What is a Longleaf Pine Forests?

Longleaf forest with dappled sunlight on the ground.

Longleaf pines go by many names. In different parts of the U.S., they’re known as longstraw, yellow, southern yellow, swamp, hard or heart, pitch, and Georgia pines. But wherever they grow, they are valued for growing straight and tall.

Everything about the longleaf pine is long—from its needle-like leaves, which can grow more than 18 inches long, to its more than 300-year-long lifespan. These resilient trees once covered about 90 million acres from southeastern Virginia to Florida and as far west as east Texas.

Longleaf pines thrive where low-intensity fires are frequent. That’s because their seeds fall to the ground and must stay in contact with the soil to germinate and grow. If leaf litter and debris pile up on the forest floor, as they do in forests where fires are suppressed, the seeds can’t take root. Longleaf pines also need plenty of sunlight to grow, and can get the light they need in forests that are kept open by fire.

If the conditions for growth are just right, longleaf seeds will take root and then grow into a grass-like seedling. This grass stage can last for years, but it’s during this time that longleaf pines develop the deep and extensive root systems that support them in maturity, when they can reach heights of more than 100 feet.

Longleaf pines are tough: they can survive wildfires, droughts, strong winds and pests—including the Southern pine beetle—that destroy other pines. But they are vulnerable to:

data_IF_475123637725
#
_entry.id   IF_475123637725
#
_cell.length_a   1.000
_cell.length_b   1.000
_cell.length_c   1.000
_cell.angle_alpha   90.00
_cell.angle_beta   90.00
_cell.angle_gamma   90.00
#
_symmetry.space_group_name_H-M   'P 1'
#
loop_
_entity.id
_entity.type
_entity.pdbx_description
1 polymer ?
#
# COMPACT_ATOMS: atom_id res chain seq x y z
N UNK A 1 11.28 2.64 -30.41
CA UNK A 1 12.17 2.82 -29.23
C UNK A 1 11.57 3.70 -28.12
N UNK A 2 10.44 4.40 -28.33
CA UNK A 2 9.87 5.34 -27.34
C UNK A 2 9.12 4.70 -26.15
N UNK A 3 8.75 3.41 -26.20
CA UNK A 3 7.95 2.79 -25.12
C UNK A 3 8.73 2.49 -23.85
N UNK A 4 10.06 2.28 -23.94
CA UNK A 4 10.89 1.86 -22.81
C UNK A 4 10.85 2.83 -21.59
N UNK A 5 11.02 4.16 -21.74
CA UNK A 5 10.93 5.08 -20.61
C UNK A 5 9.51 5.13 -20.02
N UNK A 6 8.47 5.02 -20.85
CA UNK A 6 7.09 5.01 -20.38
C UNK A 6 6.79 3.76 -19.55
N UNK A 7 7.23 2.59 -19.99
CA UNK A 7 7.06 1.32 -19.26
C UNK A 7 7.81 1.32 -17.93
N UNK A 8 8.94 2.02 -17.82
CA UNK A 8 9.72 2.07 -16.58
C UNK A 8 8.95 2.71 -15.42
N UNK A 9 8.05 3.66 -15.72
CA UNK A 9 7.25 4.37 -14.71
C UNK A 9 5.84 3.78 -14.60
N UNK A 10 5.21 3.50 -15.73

• Brown spot needle blight, which is caused by the fungus Mycosphaerella dearnessii (also known as Scirrhia acicola) and often strikes longleaf pines during their grass stage.
  • Fire suppression, because limiting fire actually leaves longleaf pines more vulnerable to disease, poor growth and competition from other trees and vegetation.
  • Overharvesting due to the longleaf pine’s desirable timber. Their lumber was long used for building ships and railroads but not restored, because foresters chose to replace longleaf pines with faster-growing pines that would more quickly produce an economic benefit, and because fire suppression kept the tree from coming back on its own.

The combination of these factors has taken a toll on longleaf pine forests, reducing them to less than 3 percent of their original range. That loss carries significant costs, because these trees are important for both environmental and economic reasons.

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